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We began this chapter with a discussion of the importance of completing the design process, and you learned that designing a database without the benefit of a good design method leads to poor and improper design. We also discussed the fact that the level of structural and data integrity is in direct proportion to how thoroughly you follow the design process. You then learned that inconsistent data and inaccurate information are two problems typically associated with poorly designed databases.

Next we looked at an overview of the entire database-design process. The process was consolidated into the following phases in order to provide you with a clear picture of the general steps involved in designing a database:

  1. Define a mission statement and mission objectives for the database. The mission statement defines the purpose of the database, and the mission objectives define the tasks that are to be performed by users against the data in the database.

  2. Analyze the current database. You identify your organization's data requirements by reviewing the way your organization currently collects and presents its data and by conducting interviews with users and management to determine how they use the database on a daily basis.

  3. Create the data structures. You establish tables by identifying the subjects that the database will track. Next, you associate each table with fields that represent distinct characteristics of the table's subject, and you designate a particular field (or group of fields) as the primary key. You then establish field specifications for every field in the table.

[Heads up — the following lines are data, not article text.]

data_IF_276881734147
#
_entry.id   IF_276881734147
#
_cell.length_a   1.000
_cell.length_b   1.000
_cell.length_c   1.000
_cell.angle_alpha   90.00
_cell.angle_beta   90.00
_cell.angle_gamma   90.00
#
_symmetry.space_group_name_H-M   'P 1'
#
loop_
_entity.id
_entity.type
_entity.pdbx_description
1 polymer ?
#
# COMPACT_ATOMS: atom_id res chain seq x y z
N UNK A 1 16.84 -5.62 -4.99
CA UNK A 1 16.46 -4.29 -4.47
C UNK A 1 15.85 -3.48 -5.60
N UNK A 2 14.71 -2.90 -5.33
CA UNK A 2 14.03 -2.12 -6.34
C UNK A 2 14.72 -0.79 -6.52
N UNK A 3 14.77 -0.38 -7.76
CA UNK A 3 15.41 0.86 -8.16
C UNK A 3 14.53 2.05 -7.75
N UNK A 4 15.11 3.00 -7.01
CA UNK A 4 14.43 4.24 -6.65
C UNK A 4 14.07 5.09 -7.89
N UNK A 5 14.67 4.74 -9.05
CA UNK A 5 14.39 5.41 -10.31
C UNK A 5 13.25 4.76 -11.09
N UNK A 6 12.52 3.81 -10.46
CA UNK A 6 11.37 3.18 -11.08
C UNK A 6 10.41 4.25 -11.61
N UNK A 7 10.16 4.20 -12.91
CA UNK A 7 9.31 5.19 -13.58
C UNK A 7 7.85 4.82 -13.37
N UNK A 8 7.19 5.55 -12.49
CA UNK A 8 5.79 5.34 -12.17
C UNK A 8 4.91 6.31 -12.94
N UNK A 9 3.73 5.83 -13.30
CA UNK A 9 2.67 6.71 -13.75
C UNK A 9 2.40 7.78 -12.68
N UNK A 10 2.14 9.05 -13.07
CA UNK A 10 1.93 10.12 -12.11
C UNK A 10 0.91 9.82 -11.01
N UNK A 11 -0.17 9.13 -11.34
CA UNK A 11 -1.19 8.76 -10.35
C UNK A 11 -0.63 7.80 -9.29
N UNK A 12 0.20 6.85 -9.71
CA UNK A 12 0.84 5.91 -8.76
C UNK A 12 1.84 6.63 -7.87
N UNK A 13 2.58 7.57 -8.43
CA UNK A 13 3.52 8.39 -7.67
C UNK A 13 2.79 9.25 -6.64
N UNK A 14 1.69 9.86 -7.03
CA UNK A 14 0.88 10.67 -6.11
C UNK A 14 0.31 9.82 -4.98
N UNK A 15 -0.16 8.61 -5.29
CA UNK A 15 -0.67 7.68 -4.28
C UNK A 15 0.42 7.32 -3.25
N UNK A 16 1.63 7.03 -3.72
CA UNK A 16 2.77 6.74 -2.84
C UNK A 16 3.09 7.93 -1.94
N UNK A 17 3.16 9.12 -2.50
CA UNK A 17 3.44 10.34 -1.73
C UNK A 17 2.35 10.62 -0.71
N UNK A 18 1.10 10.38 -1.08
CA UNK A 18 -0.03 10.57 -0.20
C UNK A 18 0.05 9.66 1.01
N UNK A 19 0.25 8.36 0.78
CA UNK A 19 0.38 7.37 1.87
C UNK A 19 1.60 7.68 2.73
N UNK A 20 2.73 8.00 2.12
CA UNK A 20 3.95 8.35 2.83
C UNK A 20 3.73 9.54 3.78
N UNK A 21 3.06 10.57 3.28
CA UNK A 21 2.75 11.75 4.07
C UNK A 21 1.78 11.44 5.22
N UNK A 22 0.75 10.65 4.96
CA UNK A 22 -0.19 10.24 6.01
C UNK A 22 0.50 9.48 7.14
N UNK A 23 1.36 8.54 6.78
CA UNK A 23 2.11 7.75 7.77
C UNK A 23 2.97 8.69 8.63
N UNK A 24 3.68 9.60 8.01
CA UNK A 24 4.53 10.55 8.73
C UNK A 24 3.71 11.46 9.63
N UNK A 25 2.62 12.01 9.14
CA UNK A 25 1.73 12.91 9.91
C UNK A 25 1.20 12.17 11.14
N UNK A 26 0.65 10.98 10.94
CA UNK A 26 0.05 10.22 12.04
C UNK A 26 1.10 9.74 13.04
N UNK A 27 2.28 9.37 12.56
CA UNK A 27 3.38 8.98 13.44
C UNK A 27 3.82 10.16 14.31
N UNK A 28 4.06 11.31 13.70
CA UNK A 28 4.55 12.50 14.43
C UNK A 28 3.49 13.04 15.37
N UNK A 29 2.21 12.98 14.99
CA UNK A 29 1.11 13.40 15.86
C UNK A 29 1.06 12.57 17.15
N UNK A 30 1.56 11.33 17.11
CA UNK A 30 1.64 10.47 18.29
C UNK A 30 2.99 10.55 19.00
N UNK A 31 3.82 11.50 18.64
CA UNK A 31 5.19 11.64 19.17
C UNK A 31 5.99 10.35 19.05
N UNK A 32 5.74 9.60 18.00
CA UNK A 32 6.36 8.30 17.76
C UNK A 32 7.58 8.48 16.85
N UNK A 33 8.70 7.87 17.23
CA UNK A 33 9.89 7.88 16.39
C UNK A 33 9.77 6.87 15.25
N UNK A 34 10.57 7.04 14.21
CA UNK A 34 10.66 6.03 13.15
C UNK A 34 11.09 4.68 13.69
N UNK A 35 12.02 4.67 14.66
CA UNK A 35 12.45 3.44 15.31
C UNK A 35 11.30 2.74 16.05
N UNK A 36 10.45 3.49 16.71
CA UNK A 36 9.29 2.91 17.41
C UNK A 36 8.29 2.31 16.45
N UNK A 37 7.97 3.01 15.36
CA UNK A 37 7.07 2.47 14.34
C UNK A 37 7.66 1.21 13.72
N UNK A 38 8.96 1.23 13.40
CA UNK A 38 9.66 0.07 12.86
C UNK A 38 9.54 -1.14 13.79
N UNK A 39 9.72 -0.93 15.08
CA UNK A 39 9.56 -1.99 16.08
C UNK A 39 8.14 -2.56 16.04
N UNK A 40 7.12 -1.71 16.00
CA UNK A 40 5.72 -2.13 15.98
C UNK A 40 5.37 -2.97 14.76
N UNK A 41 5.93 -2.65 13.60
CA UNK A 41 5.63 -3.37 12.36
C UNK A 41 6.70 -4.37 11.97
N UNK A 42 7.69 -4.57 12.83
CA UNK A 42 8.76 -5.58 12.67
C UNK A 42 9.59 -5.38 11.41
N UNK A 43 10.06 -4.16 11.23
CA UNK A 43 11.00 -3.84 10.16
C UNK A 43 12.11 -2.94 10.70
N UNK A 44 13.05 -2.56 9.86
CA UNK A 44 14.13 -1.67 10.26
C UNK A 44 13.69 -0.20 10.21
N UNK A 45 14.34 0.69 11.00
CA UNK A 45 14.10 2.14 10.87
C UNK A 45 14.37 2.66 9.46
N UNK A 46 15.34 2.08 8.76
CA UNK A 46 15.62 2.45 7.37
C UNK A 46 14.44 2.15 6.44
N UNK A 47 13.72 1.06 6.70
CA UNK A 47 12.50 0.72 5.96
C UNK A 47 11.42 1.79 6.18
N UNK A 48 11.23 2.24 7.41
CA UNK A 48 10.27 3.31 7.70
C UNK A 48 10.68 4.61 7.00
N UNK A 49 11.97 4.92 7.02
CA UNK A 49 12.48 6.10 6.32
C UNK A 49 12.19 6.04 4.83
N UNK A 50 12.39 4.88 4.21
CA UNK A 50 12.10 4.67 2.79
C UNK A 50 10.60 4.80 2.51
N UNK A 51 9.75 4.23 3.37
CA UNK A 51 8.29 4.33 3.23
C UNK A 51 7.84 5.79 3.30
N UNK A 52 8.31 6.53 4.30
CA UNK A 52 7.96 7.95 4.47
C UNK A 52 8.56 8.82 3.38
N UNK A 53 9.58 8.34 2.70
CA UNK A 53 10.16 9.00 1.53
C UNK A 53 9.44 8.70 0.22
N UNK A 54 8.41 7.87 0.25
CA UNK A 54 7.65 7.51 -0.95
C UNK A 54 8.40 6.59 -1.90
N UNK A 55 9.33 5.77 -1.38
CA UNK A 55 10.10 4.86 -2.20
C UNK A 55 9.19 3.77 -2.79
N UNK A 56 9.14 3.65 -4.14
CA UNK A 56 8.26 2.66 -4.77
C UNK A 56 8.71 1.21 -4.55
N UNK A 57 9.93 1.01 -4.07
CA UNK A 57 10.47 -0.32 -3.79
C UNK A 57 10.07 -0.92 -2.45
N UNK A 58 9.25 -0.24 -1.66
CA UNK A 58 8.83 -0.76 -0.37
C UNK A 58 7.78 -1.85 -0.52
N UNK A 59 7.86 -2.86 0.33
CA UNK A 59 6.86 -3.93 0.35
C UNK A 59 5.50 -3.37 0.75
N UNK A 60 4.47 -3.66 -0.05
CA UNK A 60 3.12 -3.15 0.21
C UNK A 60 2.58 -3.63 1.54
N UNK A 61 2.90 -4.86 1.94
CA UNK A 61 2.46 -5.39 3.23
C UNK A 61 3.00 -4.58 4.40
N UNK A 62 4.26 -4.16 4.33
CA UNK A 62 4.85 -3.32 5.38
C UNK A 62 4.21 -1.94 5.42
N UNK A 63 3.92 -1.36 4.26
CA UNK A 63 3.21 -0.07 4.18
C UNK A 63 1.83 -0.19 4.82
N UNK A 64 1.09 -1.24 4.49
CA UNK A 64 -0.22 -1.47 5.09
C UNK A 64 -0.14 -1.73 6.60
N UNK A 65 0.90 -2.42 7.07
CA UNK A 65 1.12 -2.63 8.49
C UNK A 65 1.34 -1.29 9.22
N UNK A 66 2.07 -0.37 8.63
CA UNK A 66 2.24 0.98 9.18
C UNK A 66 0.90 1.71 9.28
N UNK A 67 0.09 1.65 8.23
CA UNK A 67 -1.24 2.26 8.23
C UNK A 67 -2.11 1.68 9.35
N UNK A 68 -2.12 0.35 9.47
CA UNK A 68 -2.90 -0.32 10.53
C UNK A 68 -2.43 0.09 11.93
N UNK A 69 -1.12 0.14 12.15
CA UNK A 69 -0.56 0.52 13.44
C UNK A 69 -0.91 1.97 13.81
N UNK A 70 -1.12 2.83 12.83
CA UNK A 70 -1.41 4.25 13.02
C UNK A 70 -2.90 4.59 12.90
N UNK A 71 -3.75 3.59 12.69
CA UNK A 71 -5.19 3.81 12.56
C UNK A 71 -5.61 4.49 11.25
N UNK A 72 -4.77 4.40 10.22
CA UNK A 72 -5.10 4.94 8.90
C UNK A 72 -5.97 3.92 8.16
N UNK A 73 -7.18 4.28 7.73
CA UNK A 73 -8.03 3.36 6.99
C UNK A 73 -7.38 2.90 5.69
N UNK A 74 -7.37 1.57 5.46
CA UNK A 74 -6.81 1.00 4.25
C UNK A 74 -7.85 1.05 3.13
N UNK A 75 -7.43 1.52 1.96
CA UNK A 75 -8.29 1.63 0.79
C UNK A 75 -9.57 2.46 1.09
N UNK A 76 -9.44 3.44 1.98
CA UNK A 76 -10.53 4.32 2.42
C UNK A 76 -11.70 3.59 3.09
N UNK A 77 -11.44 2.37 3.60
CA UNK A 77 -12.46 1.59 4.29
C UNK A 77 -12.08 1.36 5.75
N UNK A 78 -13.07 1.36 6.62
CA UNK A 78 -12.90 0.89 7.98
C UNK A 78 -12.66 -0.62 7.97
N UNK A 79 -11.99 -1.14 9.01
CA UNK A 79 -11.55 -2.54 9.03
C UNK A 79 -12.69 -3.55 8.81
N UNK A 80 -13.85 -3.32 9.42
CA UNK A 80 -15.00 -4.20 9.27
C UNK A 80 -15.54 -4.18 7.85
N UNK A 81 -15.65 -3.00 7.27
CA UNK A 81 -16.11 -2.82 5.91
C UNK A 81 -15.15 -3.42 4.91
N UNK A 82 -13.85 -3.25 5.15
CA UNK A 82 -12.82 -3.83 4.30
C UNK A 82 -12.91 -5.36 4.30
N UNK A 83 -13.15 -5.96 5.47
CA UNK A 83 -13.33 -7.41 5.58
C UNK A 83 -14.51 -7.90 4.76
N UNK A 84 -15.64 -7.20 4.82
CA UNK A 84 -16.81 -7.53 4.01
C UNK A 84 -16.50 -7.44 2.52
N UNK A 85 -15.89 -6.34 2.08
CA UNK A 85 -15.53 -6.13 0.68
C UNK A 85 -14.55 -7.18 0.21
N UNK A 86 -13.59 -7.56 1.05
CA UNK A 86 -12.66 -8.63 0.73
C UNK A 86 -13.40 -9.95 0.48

4. Determine and establish table relationships. You identify relationships that exist between the tables in the database and establish the logical connection for each relationship using primary keys and foreign keys or by using linking tables. Then you set the appropriate characteristics for each relationship.

  5. Determine and define business rules. You conduct interviews with users and management to identify constraints that must be imposed upon the data in the database. The manner in which your organization views and uses its data typically determines the types of constraints you must impose on the database. You then declare these constraints as business rules, and they will serve to establish various levels of data integrity.

  6. Determine and establish views. You interview users and management to identify the various ways they work with the data in the database. When your interviews are complete, you establish views as appropriate. You define each view using the appropriate tables and fields, and you establish criteria for those views that must display a limited or finite set of records.

  7. Review data integrity. This phase involves four steps. First, you review each table to ensure that it meets proper design criteria. Second, you review and check all field specifications. Third, you test the validity of each relationship. Fourth, you review and confirm the business rules.


Part II: The Design Process